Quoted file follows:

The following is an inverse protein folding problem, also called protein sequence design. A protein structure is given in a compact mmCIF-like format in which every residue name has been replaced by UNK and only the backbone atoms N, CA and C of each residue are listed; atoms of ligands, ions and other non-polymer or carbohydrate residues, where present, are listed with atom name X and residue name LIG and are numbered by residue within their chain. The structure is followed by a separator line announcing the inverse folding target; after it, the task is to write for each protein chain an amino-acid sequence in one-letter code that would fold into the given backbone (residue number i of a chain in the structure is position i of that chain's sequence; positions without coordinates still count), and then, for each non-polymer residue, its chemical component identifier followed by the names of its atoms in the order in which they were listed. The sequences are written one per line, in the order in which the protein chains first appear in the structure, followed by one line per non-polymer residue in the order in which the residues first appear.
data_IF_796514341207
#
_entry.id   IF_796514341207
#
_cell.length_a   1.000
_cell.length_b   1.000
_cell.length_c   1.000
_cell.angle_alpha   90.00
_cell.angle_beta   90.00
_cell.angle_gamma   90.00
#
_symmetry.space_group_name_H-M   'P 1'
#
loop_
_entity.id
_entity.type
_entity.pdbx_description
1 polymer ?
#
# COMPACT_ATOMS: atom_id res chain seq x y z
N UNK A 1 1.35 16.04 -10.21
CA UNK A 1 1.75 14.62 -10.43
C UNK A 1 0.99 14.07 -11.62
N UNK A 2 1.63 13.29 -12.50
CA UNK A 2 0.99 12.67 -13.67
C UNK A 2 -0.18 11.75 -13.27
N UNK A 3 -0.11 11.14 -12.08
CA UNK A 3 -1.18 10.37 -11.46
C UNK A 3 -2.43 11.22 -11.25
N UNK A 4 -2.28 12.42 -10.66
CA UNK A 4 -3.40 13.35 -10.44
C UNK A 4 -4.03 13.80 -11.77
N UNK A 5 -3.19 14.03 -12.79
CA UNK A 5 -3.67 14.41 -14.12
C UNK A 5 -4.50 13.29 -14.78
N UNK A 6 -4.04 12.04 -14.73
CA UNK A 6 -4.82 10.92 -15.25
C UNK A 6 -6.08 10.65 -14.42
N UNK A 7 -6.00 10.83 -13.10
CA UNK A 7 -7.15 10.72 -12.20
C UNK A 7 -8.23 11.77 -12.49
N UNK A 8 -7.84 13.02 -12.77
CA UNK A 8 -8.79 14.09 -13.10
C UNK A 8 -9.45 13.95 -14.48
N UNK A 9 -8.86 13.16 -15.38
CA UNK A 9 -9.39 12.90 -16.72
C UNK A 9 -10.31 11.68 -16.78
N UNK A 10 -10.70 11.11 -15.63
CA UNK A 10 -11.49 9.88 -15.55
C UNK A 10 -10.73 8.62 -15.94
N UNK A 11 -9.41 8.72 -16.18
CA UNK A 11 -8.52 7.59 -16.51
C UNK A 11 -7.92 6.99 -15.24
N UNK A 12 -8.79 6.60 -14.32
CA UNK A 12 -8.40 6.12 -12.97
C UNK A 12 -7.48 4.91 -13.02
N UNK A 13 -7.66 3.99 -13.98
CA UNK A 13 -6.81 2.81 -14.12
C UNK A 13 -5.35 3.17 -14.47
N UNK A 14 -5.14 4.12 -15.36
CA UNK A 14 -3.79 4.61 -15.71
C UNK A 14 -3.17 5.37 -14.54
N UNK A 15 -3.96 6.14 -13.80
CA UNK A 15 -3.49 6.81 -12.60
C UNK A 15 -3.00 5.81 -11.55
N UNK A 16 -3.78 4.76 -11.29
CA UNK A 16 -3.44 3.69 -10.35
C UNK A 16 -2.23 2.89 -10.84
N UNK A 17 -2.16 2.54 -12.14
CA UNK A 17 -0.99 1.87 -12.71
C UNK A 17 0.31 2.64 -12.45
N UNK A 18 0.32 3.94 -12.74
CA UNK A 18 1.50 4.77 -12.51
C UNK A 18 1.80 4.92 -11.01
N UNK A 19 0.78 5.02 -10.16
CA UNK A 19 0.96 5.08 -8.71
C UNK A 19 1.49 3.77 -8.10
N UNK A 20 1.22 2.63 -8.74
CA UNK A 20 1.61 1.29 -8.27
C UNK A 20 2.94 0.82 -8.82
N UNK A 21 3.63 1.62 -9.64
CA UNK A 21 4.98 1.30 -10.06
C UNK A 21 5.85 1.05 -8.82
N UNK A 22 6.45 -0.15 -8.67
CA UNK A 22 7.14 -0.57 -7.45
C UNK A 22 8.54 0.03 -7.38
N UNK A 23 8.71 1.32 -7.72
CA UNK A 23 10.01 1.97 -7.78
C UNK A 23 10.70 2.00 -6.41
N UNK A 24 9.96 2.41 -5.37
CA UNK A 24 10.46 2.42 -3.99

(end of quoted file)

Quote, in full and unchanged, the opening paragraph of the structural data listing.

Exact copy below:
The following is an inverse protein folding problem, also called protein sequence design. A protein structure is given in a compact mmCIF-like format in which every residue name has been replaced by UNK and only the backbone atoms N, CA and C of each residue are listed; atoms of ligands, ions and other non-polymer or carbohydrate residues, where present, are listed with atom name X and residue name LIG and are numbered by residue within their chain. The structure is followed by a separator line announcing the inverse folding target; after it, the task is to write for each protein chain an amino-acid sequence in one-letter code that would fold into the given backbone (residue number i of a chain in the structure is position i of that chain's sequence; positions without coordinates still count), and then, for each non-polymer residue, its chemical component identifier followed by the names of its atoms in the order in which they were listed. The sequences are written one per line, in the order in which the protein chains first appear in the structure, followed by one line per non-polymer residue in the order in which the residues first appear.